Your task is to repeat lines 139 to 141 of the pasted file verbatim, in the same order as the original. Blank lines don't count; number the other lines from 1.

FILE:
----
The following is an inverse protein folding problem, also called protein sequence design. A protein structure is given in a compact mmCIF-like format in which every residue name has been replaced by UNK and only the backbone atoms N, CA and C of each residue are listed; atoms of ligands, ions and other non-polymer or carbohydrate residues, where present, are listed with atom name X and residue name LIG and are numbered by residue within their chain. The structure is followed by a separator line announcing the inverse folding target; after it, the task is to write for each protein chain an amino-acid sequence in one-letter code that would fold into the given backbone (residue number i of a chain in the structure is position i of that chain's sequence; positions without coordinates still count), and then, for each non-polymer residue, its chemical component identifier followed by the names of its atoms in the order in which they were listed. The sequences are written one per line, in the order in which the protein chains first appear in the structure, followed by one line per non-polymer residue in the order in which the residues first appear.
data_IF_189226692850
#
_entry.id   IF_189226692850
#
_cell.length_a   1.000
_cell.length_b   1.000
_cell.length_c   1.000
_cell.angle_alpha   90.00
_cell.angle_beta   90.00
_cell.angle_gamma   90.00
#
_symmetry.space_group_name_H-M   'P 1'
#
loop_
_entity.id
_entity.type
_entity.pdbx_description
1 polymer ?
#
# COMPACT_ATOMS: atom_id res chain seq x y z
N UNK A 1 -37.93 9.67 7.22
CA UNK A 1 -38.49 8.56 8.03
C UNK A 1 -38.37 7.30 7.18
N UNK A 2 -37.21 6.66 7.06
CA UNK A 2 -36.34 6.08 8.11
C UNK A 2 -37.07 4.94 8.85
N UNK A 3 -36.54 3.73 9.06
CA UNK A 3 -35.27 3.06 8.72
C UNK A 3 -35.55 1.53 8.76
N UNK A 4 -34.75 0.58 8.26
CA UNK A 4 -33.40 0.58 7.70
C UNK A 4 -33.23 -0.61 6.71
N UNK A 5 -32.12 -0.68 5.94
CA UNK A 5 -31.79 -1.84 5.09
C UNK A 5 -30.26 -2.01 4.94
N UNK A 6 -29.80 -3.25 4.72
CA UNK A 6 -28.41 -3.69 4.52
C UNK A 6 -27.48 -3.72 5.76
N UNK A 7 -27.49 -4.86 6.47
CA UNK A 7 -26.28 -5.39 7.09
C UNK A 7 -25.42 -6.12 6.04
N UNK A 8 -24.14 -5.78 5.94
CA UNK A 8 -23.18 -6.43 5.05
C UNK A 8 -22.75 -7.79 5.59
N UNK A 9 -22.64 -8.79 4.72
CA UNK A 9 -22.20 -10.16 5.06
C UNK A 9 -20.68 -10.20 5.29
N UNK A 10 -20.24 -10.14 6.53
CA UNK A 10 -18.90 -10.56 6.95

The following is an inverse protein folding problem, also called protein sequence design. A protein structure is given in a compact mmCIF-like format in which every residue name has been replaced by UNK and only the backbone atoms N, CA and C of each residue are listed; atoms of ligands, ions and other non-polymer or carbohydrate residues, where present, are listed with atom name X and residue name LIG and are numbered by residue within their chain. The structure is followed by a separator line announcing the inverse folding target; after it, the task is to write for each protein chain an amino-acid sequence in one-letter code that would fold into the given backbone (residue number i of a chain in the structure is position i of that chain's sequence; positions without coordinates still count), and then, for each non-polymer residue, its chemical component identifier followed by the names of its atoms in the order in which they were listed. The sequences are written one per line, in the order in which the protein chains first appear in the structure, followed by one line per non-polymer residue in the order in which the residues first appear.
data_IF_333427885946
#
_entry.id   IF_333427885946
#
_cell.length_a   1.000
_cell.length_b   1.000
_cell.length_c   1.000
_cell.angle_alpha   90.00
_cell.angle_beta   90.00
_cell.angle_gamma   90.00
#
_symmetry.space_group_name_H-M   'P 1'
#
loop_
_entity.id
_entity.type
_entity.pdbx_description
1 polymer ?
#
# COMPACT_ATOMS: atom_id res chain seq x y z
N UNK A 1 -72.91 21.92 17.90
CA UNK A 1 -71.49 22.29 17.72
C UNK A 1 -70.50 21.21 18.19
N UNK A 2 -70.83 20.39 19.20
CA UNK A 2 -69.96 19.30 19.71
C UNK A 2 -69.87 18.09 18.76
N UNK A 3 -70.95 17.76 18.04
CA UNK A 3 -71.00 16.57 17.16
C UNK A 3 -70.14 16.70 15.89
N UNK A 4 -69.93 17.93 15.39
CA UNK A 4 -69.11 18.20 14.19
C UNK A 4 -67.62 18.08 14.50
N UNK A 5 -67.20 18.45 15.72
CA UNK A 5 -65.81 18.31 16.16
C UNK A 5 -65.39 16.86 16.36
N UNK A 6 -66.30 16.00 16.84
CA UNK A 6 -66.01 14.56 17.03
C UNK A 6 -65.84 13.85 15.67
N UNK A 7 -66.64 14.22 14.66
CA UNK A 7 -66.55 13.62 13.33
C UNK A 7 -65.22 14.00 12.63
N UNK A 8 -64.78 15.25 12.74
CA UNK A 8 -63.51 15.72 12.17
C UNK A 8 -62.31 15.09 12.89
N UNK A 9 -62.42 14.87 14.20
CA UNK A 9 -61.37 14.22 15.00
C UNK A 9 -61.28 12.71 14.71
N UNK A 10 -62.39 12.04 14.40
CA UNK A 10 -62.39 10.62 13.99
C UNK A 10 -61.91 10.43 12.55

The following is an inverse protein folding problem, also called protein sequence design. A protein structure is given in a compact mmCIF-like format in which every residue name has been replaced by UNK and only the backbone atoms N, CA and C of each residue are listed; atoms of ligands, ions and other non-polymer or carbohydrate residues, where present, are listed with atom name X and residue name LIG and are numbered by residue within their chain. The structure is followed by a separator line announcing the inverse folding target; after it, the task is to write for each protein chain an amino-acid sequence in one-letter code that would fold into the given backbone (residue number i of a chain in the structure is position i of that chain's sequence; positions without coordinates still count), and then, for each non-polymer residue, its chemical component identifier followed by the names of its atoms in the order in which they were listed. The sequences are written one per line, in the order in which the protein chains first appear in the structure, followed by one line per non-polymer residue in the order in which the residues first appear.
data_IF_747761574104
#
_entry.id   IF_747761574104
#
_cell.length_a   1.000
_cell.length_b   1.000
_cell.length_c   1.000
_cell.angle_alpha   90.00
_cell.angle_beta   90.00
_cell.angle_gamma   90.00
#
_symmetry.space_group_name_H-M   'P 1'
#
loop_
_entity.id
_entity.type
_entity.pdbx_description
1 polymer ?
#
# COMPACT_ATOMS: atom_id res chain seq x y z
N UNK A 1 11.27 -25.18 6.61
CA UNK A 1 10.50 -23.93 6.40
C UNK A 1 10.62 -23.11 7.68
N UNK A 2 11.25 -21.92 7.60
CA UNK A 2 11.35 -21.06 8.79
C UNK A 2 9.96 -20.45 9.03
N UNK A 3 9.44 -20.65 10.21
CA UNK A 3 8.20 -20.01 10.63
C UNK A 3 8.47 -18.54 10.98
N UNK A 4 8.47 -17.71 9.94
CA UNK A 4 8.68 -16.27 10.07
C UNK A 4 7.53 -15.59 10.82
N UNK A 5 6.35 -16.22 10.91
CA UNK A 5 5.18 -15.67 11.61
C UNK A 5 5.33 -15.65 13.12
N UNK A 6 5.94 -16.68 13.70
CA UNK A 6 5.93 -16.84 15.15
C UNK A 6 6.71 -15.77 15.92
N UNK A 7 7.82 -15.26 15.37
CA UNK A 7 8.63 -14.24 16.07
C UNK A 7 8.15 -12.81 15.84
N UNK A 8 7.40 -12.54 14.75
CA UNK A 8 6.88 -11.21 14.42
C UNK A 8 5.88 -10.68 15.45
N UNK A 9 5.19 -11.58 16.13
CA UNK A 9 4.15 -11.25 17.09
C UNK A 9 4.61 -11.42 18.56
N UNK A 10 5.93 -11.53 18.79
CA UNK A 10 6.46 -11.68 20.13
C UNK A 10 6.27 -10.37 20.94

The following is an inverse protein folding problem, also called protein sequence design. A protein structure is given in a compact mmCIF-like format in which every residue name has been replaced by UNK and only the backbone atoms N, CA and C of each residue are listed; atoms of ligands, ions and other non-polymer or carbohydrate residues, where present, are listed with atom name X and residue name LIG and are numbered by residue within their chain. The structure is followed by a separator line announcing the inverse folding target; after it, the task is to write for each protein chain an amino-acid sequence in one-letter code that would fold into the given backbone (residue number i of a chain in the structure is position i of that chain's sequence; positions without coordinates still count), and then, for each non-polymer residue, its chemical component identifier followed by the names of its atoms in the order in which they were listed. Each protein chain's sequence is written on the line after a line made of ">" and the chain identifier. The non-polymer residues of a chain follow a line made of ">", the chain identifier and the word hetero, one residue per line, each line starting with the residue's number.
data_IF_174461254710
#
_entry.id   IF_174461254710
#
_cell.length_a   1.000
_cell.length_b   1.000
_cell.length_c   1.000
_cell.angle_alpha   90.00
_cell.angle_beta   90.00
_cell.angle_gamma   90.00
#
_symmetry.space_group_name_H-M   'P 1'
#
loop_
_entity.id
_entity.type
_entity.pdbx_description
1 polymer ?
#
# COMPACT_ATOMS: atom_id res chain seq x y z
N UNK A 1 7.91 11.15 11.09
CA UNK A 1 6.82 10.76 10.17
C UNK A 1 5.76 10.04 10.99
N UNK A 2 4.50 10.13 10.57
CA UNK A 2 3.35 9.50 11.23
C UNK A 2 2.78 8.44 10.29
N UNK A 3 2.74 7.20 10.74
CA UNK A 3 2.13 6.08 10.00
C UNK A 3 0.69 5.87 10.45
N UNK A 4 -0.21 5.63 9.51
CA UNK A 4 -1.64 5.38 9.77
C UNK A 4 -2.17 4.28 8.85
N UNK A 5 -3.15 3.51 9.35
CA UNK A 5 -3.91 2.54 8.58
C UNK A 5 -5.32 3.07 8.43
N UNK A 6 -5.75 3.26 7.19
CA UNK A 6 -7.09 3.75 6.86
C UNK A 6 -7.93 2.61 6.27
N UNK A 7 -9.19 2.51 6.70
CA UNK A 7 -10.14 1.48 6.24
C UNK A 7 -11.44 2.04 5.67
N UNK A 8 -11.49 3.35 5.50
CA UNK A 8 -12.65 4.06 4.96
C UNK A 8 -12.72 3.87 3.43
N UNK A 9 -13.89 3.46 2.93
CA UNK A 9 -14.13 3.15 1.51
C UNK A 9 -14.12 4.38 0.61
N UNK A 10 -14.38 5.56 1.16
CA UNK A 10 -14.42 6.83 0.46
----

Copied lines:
CA UNK A 6 5.93 -16.84 15.15
C UNK A 6 6.71 -15.77 15.92
N UNK A 7 7.82 -15.26 15.37